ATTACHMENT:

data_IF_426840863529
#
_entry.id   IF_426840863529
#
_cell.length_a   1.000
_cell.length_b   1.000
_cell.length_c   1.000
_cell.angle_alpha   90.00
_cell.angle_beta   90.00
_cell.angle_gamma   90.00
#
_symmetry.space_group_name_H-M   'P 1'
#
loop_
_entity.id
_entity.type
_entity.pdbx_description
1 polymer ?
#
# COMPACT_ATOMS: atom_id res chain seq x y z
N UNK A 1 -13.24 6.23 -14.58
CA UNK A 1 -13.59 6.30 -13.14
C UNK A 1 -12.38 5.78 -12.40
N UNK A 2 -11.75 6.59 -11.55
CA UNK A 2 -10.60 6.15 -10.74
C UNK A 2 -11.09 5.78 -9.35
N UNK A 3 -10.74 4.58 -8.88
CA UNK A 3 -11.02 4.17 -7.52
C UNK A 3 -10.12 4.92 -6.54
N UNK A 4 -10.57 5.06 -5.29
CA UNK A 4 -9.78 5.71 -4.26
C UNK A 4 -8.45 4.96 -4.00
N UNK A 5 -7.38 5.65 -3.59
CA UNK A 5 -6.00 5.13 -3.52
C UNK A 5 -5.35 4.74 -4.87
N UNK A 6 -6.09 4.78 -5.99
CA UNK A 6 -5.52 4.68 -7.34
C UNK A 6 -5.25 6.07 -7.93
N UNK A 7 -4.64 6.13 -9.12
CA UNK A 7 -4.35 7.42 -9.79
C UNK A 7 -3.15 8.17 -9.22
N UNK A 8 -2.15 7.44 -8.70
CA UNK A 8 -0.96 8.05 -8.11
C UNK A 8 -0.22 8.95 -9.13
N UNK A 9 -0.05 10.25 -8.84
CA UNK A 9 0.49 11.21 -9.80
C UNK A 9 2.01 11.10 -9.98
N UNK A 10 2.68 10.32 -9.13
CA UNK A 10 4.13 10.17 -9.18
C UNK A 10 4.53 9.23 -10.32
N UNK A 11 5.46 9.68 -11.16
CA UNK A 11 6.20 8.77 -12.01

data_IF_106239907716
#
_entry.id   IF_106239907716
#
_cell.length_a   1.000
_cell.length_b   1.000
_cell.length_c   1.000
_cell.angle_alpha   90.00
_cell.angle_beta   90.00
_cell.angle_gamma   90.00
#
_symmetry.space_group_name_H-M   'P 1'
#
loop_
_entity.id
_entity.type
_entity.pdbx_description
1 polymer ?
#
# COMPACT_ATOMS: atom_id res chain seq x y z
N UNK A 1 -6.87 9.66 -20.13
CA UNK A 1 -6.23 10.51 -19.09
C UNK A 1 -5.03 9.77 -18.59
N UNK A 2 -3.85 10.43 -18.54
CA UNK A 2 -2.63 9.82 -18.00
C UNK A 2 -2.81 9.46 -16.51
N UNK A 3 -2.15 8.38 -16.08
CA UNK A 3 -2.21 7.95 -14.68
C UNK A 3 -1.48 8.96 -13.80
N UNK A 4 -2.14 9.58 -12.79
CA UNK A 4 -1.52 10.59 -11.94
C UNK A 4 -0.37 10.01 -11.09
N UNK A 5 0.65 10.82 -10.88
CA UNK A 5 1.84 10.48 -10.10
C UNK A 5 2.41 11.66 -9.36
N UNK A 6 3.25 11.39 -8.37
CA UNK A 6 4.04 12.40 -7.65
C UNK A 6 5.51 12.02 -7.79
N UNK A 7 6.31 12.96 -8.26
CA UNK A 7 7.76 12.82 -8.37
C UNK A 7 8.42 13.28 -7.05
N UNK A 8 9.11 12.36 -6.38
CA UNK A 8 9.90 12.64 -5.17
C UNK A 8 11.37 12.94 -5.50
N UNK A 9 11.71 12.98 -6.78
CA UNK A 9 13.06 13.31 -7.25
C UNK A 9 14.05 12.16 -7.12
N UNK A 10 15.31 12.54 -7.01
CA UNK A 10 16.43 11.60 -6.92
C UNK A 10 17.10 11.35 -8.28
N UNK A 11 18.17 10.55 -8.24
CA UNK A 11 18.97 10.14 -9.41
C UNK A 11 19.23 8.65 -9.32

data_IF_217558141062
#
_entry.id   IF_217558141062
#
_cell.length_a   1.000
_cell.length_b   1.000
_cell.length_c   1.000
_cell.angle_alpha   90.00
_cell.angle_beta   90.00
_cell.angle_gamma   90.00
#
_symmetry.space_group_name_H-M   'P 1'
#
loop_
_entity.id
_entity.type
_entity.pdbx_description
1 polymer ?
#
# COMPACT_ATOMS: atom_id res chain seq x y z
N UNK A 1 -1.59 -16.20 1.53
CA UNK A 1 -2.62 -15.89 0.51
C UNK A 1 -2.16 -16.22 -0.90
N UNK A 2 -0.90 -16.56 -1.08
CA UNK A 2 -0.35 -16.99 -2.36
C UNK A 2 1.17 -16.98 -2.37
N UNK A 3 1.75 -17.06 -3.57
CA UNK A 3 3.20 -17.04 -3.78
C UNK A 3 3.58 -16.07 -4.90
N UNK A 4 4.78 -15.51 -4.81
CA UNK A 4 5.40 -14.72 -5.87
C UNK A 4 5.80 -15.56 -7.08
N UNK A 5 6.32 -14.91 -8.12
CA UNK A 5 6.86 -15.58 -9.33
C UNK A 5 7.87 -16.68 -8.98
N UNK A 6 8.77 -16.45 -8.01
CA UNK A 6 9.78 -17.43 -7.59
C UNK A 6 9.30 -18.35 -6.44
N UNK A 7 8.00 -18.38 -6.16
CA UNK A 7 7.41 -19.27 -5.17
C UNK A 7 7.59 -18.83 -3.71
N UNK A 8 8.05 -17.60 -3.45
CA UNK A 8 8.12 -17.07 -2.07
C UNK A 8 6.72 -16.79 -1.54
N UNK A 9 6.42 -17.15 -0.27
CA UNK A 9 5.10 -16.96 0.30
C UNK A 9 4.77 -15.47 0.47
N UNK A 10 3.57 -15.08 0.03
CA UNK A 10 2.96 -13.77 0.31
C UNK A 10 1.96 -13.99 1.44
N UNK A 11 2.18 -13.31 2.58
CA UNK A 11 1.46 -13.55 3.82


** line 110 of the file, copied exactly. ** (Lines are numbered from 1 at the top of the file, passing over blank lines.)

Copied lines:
_cell.length_a   1.000